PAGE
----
Okay, so what’s the point of a videogame? Why do you play games? Do you play them to be educated? Do you play them to learn (some aspect of) history? Do you play because they’re entertaining and fun? On two of these three counts the latest Test Drive title, Test Drive: Ferrari Racing Legends gets good marks, on the third not so much.
Odds are that if you bothered to answer any of the above questions, you felt like the most important thing for a game was for it to be entertaining and fun. That would be the spot where Ferrari Racing Legends fails to perform adequately.
No one would ever deny that Ferrari has been an incredibly successful carmaker through the years and that some of their designs will go down in history as the most memorable cars ever created, but that doesn’t make for what many of us would consider a videogame.
The point of the affair is simple – take the player through that esteemed history of Ferrari’s cars. This is done by first dividing the career mode into three different eras of Ferrari and then having the player race various Ferraris in each eras. There are tons of tasks (“missions” if you will) and there is some story about you being a test driver trying to work his way through the ranks at the carmaker, but there’s really little thought given to that part of things.
The cars themselves look great, and there are certainly a plethora of them. Even better than that, they all do drive differently (and differently again depending on your chosen difficulty level). The speed you traverse a course is notably altered between different cars (as it should be as cars today can go somewhat more quickly). Plus, you get to wonder what the designers could possibly have been thinking with some of those designs – there are cars you’re supposed to drive very very fast and where you can barely see out the window.
Some of this difficulty is alleviated by turning off the poorly designed HUD and some of the missions are just plain hard. As for the layout problems, things are not put where one would might expect them. Most notably, the map of the track all too often blends into the dashboard and you can expect to find yourself crashing into a wall or two as you try to work out exactly where it is (even when you know).
As for the various tasks, one will have you need to set a lap time, another to pass a certain number of cars, and a third to actually win a race, etc. In short, all of the tasks are fairly standard which is fine for a car game.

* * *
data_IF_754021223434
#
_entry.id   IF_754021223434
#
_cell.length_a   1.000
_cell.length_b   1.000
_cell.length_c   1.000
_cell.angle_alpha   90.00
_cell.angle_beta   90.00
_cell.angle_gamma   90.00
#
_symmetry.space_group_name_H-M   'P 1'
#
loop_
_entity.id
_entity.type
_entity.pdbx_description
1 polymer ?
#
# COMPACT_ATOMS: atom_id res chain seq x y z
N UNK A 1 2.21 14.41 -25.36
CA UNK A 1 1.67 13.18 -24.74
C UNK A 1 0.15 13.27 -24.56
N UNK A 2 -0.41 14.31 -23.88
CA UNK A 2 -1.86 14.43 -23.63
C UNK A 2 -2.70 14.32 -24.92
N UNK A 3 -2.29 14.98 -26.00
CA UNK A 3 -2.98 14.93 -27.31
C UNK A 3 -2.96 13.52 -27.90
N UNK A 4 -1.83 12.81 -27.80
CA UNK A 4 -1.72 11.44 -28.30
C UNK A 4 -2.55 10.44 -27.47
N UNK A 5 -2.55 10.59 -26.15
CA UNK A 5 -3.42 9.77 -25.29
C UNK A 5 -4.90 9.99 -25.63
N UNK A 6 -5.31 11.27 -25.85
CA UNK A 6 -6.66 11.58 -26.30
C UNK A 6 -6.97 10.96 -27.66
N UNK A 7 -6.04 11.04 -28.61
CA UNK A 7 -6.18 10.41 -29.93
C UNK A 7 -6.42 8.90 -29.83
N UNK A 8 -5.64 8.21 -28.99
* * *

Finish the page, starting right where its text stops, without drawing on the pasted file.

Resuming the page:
The problem is that there’s no real sense of enthusiasm to the title. You just kind of drive, and even when you drive it’s something of a ho-hum experience. I have watched enough Top Gear to know that driving a Ferrari ought to be an insane and exciting experience, and that isn’t present here (yes, Top Gear has slammed them too), except with how hard it sometimes is (to be fair though, other times it’s terribly, horribly easy).
Within many of the missions, Ferrari Racing Legends has the disappointing tendency to give you a rolling start to get things going. They then hand you the wheel at incredibly awkward moments, virtually assuring your destruction (here, it’s a sharp turn and we’ve lined you up as poorly as possible, go for it!). In the missions which date back to earlier times, the game even has a fun little sepia tone which stays on for a little bit after you have control of the car just to make things that much more difficult for you (it’s a less aged tint in later levels making the issue less egregious).
The graphics aren’t spectacular either. Tons of jagged lines and disappointingly empty backgrounds along with good images of the cars themselves are present and little else. The cars do look very nice (though far better in beauty shots before and after the game instead of during), but not much else does. The engines roar furiously and brilliantly, and that does add to the amusement if only temporarily.
What I am left with after playing a Ferrari Racing Legends is the sense that I’ve taken a trip through time and gotten to see a history of a car company and how they’ve progressed through the years. That is certainly enjoyable, it’s not a bad history lesson, but even in the modern era it still feels like a history lesson. One gets the sense playing the game that if you were to go to the Ferrari factory, while they wouldn’t let you actually sit in one of their cars as it goes around the track, they would hand you a controller and let you play this game.
Test Drive: Ferrari Racing Legends is an education in the evolution of supercars in general and Ferrari in particular. It is a stroll down memory lane. It is a collection of virtual versions of some of the most beautiful cars ever made. In all of those way it is fantastic, it just isn’t much of a videogame.
Test Drive: Ferrari Racing Legends is rated E (Everyone) by the ESRB. This game can also be found on: XBox 360 and PC.